Most people don’t regard pneumonia as a serious issue, but it remains a dangerous health risk, especially for older adults. In fact, according to new research from the Centers for Disease Control and Prevention (CDC), pneumonia kills about 50,000 people in the U.S. annually. And, although the rate of pneumonia has declined as a whole, many adults — particularly older adults — continue to be hospitalized for the disease each year. This is despite vaccines and health insurance availability to assist in the prevention of the potentially deadly disease.
The research, recently published in the New England Journal of Medicine, is the first study to look at pneumonia hospitalization rates since the 1990s, before a pneumonia vaccine was available. Findings showed that routine vaccination in children has reduced the rate of pneumonia in adults. However, the rate of hospitalization as a result of the disease remains at pre-vaccine levels: about 25 cases per 10,000 adults, the new CDC study found.
Experts caution that the results should be interpreted carefully because comparisons of pneumonia hospitalization rates in adults with past studies are difficult to make since the population has changed so much (in terms of demographics), as has health care. Still, the research proves many adults continue to get hospitalized for pneumonia, and it is a leading infectious cause of hospitalization in the U.S.
Several reasons were cited why pneumonia hospitalization remains a major concern. One of the main reasons is that many people forgo vaccinations for pneumonia and influenza (which can lead to pneumonia). While the CDC recommends pneumonia vaccination for all adults ages 65 and older – only about 65 percent of older adults get it, according to the government’s National Center for Health Statistics.
Vaccination should not be mistaken for a magic bullet as it only prevents one kind of bacterial pneumonia in adults (pneumococcal) and influenza infections – which may lead to pneumonia. Furthermore, while the study found less pneumococcal pneumonia than previously had been the case, other bacteria, including strains of the pneumococcus, which are not in the vaccine or viruses, may still cause pneumonia.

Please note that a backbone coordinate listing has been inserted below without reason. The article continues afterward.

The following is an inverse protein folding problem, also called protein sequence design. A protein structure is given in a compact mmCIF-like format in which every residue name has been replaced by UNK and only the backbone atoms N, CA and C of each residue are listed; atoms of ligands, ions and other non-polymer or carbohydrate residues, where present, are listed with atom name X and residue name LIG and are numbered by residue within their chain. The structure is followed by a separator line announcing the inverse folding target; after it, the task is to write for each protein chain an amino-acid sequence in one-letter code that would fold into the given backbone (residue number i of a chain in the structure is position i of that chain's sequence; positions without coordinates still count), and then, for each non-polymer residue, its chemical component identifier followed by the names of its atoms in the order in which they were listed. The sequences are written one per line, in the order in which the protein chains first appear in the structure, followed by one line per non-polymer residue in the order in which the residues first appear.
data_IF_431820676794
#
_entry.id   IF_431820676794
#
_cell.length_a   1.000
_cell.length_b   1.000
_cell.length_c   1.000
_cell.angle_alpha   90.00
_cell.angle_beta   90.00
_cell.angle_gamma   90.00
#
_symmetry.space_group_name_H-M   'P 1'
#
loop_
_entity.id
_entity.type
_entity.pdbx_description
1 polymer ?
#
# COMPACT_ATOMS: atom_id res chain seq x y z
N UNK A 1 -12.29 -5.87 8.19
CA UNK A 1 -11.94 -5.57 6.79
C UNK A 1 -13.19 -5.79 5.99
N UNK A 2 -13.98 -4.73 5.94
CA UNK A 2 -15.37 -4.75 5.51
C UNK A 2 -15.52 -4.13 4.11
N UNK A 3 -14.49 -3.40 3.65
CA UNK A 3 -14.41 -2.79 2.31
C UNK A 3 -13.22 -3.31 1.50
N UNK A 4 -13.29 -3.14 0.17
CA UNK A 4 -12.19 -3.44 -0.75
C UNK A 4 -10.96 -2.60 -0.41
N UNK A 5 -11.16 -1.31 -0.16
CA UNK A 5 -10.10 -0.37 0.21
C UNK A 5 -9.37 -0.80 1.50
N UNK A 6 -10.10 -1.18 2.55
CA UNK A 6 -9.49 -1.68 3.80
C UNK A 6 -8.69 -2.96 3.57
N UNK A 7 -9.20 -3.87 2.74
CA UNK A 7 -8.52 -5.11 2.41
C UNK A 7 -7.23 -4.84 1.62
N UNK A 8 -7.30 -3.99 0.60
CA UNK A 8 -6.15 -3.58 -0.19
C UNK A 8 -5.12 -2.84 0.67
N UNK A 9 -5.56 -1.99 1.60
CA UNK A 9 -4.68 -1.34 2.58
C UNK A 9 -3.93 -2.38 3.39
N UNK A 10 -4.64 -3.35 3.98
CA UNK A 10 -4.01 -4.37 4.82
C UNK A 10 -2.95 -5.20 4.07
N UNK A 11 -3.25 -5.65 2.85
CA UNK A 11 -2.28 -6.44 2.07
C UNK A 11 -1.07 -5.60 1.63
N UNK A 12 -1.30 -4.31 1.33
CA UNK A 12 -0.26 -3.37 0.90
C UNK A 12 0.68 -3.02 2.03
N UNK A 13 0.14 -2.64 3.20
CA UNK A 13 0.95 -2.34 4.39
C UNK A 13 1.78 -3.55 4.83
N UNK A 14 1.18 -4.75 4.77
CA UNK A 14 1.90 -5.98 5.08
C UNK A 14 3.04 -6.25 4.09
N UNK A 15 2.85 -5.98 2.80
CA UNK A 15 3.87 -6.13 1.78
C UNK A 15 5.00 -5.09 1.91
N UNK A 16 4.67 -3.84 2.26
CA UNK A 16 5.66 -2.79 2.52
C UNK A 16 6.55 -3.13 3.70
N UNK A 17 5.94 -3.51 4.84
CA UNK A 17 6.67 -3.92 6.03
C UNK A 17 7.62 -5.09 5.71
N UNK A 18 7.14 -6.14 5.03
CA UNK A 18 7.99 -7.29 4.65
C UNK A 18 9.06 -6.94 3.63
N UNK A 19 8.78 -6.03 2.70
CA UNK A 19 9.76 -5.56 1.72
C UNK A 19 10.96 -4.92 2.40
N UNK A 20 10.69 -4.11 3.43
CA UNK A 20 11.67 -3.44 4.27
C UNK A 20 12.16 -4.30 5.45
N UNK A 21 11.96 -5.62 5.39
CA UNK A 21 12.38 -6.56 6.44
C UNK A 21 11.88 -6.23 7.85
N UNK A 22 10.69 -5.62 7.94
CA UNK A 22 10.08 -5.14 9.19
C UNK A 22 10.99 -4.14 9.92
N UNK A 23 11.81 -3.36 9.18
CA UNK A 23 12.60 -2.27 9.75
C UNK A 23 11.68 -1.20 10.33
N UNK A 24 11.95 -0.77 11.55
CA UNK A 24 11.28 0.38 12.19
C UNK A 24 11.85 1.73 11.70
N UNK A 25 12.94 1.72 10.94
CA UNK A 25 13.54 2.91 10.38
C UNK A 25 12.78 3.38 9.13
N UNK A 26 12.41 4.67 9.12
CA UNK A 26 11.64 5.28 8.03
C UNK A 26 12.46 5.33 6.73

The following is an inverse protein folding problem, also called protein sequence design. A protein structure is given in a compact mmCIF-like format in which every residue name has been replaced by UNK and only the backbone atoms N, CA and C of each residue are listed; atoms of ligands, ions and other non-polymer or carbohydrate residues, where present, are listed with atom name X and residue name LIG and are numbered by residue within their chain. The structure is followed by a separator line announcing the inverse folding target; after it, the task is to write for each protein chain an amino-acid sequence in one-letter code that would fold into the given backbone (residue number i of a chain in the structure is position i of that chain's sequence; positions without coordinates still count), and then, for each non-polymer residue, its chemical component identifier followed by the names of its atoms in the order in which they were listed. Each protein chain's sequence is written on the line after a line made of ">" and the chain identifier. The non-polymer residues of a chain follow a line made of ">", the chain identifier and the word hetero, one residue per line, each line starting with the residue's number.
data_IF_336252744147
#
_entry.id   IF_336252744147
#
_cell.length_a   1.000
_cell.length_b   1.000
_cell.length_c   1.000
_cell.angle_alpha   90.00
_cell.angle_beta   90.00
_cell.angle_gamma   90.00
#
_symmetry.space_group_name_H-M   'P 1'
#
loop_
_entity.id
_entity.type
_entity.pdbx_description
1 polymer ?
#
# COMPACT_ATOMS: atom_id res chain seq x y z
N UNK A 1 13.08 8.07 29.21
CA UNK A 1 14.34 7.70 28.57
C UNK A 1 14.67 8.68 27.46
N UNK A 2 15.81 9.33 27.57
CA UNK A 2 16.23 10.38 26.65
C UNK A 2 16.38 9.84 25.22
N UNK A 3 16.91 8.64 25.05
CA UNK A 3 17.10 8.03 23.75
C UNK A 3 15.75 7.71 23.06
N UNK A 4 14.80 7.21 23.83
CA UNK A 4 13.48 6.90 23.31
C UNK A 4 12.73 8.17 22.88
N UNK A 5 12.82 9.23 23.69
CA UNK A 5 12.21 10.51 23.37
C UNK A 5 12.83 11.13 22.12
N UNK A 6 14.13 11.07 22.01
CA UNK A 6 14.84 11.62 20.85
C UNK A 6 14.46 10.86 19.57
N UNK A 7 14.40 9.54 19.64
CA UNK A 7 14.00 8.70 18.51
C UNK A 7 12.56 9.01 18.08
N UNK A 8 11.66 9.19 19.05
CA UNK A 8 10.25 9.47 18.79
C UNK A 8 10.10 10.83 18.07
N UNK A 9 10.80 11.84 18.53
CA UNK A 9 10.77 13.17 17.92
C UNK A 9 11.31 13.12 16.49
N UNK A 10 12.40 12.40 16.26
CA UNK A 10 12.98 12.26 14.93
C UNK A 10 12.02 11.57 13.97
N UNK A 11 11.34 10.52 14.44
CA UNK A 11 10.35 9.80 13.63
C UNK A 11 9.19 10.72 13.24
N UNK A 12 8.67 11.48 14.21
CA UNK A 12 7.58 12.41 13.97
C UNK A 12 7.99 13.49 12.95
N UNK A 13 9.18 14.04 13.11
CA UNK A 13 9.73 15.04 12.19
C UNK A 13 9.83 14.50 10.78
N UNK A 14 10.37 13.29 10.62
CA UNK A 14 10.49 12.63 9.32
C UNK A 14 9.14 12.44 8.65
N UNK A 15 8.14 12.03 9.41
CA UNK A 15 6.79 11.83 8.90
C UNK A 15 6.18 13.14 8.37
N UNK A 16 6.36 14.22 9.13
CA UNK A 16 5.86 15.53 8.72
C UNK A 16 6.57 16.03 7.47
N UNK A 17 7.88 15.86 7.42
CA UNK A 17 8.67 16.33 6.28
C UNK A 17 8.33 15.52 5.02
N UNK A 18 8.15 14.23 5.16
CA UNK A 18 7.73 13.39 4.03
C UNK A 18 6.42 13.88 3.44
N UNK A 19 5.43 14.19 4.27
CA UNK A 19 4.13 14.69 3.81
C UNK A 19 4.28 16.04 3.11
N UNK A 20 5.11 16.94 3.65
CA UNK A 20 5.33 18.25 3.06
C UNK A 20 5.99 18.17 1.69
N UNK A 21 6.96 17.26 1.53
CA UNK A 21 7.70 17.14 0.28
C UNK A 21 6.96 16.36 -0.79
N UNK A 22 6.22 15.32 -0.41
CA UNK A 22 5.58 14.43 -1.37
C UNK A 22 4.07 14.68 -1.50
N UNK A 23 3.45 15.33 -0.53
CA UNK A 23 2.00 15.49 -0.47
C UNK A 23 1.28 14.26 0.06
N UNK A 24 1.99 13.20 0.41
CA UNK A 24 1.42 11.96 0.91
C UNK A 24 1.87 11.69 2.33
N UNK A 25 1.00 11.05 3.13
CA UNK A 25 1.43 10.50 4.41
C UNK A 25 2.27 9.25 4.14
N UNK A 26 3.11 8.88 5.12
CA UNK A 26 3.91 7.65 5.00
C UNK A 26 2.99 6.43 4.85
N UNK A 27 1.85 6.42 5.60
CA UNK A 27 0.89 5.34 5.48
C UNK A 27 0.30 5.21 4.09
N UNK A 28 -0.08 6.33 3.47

In addition, the study also found, consistent with other research, that older adults are specifically more susceptible to pneumonia hospitalization – with people ages 50 to 64 being four times more likely to be hospitalized for the disease as younger adults. Statistics show people 80 and older have 25 times the risk of pneumonia hospitalization compared to adults younger than 50.
The truth is – the older you get, the more likely you are to develop underlying conditions that put you at risk for pneumonia, such as chronic lung disease, chronic heart disease, immunosuppression, and diabetes. Another possible factor attributed to the risk is the inevitable decrease in immunity that comes with age.
According to experts connected with the study, vaccination against the flu and pneumonia is recommended for adults ages 65 and older, young children, and people with certain risk factors as the best way to prevent pneumonia hospitalization. Regular follow-up and good control of diabetes, COPD, heart disease, and other more chronic diseases are also important to prevent the need for hospitalization.
While you may not be able to completely prevent pneumonia, having health insurance coverage through your employer or privately with Obamacare, also known as the Affordable Care Act, can go a long way to lowering your chances of pneumonia hospitalization. If you have access to the vaccination – take advantage of it.
The same can be said about finding the best health insurance quotes. Be prepared for the upcoming open enrollment by comparing health care rates now. Why not get a free health insurance quote today?
Have you taken precautions against pneumonia hospitalization by getting vaccinated? Feel free to share your thoughts in the comments section below.